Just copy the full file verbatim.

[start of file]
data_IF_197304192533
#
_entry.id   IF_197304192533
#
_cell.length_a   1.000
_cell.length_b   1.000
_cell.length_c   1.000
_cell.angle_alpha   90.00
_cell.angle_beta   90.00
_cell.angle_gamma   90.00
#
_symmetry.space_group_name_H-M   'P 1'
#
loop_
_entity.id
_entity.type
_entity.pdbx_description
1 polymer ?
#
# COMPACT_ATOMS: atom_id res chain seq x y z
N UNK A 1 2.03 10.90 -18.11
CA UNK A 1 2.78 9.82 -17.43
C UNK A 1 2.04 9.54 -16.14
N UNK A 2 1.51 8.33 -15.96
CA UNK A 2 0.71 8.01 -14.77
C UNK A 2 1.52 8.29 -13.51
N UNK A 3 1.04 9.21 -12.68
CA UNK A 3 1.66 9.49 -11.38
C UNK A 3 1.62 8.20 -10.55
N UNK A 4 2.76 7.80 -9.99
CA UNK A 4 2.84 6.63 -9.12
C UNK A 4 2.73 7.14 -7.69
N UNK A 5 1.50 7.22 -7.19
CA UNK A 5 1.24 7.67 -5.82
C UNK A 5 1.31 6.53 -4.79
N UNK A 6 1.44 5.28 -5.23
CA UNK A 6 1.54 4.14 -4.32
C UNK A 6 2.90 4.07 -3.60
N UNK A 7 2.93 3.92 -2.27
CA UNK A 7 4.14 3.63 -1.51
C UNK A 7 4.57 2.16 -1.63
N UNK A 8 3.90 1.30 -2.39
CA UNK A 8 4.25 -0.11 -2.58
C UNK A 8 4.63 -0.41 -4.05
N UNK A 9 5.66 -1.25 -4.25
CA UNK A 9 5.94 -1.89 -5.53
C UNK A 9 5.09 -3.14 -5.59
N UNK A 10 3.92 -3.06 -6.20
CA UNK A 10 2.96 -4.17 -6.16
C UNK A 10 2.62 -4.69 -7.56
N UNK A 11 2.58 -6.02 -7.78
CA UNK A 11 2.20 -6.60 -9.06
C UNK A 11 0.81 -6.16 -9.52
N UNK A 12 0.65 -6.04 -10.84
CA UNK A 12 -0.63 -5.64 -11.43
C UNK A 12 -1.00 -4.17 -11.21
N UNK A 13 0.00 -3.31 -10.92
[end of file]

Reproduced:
data_IF_197304192533
#
_entry.id   IF_197304192533
#
_cell.length_a   1.000
_cell.length_b   1.000
_cell.length_c   1.000
_cell.angle_alpha   90.00
_cell.angle_beta   90.00
_cell.angle_gamma   90.00
#
_symmetry.space_group_name_H-M   'P 1'
#
loop_
_entity.id
_entity.type
_entity.pdbx_description
1 polymer ?
#
# COMPACT_ATOMS: atom_id res chain seq x y z
N UNK A 1 2.03 10.90 -18.11
CA UNK A 1 2.78 9.82 -17.43
C UNK A 1 2.04 9.54 -16.14
N UNK A 2 1.51 8.33 -15.96
CA UNK A 2 0.71 8.01 -14.77
C UNK A 2 1.52 8.29 -13.51
N UNK A 3 1.04 9.21 -12.68
CA UNK A 3 1.66 9.49 -11.38
C UNK A 3 1.62 8.20 -10.55
N UNK A 4 2.76 7.80 -9.99
CA UNK A 4 2.84 6.63 -9.12
C UNK A 4 2.73 7.14 -7.69
N UNK A 5 1.50 7.22 -7.19
CA UNK A 5 1.24 7.67 -5.82
C UNK A 5 1.31 6.53 -4.79
N UNK A 6 1.44 5.28 -5.23
CA UNK A 6 1.54 4.14 -4.32
C UNK A 6 2.90 4.07 -3.60
N UNK A 7 2.93 3.92 -2.27
CA UNK A 7 4.14 3.63 -1.51
C UNK A 7 4.57 2.16 -1.63
N UNK A 8 3.90 1.30 -2.39
CA UNK A 8 4.25 -0.11 -2.58
C UNK A 8 4.63 -0.41 -4.05
N UNK A 9 5.66 -1.25 -4.25
CA UNK A 9 5.94 -1.89 -5.53
C UNK A 9 5.09 -3.14 -5.59
N UNK A 10 3.92 -3.06 -6.20
CA UNK A 10 2.96 -4.17 -6.16
C UNK A 10 2.62 -4.69 -7.56
N UNK A 11 2.58 -6.02 -7.78
CA UNK A 11 2.20 -6.60 -9.06
C UNK A 11 0.81 -6.16 -9.52
N UNK A 12 0.65 -6.04 -10.84
CA UNK A 12 -0.63 -5.64 -11.43
C UNK A 12 -1.00 -4.17 -11.21
N UNK A 13 0.00 -3.31 -10.92